GREENE: Well, what happens is you get this invitation to learn more about how your savings for retirement or a better way to draw a retirement income, something rather vague and seemingly benign. And, you know, when you get a free meal often at a restaurant that you know and you like, and so you go. And typically, what happens is that a lot of concepts are presented, which are logical and attractive and appealing and makes sense to people who know a little bit about investing on their own. And you provide - if you want to learn more, you provide your information, and then you are pitched a very specific investment later.

One case that I looked at was in Missouri, where after a series of these seminars, this one insurance agent sold the exact, same kind of equity-indexed annuity to something like - I think it was 36 out of 37 of the people who had come to, like, three or four of these seminars.

CONAN: That's efficient.

GREENE: Yeah, it is.


GREENE: But it's highly unlikely that all those people had exactly the same investment need.


CONAN: This is probably right. But he had the same investment, which was to pad his bank account and leave town as quickly as possible.

GREENE: Well, although he didn't leave. He still is - he tried to stay in business but the state securities commissioner finally issued cease and desist order that prohibits that.

CONAN: The upshot of this is be very careful. I wonder with the retirement money that you get there at The Wall Street Journal, you put that in a pillow under your mattress?


GREENE: Boy, there were a few weeks in 2008 where I considered it.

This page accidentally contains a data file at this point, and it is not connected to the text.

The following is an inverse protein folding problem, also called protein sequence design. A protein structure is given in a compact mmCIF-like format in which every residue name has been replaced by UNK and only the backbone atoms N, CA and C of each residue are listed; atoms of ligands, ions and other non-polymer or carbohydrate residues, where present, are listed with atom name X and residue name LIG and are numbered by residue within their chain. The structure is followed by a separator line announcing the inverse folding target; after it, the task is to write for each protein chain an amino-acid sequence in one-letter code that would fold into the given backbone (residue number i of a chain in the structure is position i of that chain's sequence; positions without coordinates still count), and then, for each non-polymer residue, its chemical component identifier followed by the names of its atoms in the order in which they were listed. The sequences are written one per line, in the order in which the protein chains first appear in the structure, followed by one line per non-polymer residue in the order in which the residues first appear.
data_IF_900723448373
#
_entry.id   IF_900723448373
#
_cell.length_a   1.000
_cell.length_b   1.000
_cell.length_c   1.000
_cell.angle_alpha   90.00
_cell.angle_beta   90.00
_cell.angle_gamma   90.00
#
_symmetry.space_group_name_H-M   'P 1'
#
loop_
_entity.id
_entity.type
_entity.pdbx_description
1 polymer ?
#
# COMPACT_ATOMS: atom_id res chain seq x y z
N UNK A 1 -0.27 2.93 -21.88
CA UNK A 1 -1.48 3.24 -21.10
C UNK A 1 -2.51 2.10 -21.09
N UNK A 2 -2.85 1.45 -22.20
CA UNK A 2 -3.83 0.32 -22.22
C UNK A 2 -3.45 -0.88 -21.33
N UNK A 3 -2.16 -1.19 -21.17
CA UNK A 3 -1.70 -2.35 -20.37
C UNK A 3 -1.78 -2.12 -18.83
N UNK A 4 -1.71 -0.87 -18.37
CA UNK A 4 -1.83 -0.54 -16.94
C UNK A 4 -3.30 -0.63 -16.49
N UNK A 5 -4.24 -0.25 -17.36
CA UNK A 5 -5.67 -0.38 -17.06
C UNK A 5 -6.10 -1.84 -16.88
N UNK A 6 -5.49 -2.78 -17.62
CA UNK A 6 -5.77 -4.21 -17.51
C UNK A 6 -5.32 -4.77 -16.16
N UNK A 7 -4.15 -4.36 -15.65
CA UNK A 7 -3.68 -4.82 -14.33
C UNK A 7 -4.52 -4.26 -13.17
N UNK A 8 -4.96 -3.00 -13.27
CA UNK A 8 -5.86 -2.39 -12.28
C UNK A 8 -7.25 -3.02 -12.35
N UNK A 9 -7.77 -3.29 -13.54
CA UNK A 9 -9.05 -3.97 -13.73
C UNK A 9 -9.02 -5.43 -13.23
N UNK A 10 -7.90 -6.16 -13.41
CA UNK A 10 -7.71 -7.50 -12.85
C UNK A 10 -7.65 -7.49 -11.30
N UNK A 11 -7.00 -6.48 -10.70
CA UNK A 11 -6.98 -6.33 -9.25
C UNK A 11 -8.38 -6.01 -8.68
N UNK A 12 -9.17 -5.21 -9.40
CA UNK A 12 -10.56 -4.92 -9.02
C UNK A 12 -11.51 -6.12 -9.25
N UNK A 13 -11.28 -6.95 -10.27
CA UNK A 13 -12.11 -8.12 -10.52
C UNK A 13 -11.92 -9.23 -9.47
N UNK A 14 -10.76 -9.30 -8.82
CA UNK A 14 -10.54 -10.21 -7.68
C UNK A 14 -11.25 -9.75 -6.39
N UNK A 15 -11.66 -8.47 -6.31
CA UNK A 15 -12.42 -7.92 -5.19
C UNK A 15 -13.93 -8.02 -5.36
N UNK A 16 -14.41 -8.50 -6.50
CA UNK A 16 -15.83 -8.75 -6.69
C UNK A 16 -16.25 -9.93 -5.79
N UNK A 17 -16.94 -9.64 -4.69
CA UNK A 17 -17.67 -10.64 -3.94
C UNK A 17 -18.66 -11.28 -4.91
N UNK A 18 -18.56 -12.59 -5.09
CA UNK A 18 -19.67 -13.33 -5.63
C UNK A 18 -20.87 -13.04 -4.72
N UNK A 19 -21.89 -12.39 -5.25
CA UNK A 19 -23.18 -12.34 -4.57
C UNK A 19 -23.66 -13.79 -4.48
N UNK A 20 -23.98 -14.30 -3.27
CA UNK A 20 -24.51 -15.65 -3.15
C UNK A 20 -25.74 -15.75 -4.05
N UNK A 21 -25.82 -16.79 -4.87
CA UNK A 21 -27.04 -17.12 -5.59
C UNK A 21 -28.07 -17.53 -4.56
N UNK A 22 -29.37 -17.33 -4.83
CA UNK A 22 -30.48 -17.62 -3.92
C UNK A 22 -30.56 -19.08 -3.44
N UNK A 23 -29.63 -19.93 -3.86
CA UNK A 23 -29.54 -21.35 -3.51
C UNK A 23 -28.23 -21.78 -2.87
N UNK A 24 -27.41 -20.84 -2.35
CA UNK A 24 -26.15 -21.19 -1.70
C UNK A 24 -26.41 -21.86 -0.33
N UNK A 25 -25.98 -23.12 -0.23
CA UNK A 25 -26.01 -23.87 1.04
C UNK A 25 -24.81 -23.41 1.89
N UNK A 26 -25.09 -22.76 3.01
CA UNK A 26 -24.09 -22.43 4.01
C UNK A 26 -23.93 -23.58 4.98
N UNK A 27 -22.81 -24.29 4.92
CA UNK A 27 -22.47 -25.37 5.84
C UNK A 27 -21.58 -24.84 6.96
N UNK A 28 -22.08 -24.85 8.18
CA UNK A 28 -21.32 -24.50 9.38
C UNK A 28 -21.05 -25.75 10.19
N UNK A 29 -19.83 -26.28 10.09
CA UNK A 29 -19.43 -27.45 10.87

CONAN: It sounds like a wise investment. It's so volatile that you look for something that does seem to have that air of you're not - you can't lose.

GREENE: Right. That's - it's very appealing to people right now. And, you know, look, the choices out there right now are difficult. They're not appealing. They're not pleasant. You know, interest rates are low. Stocks are risky. The best thing that you can do is diversify.

CONAN: Diversify, get a little in here and a little in there. And if one thing goes belly up, you're going to be OK anyway.

GREENE: Right.

CONAN: Kelly Greene, thanks very much for your time today.

GREENE: Thanks for having me.

CONAN: Kelly Greene, a staff reporter for The Wall Street Journal. She joined us from our bureau in New York. You can find a link to her piece "Boomers Wearing Bull's-Eyes" at our website. I'm not going to read the rest of that poetry. That's at npr.org. Click on TALK OF THE NATION.

Tomorrow, next year's politically-charged term at the Supreme Court, from immigration to health care. We'll talk about what to look for. This is TALK OF THE NATION from NPR News. I'm Neal Conan in Washington. Transcript provided by NPR, Copyright NPR.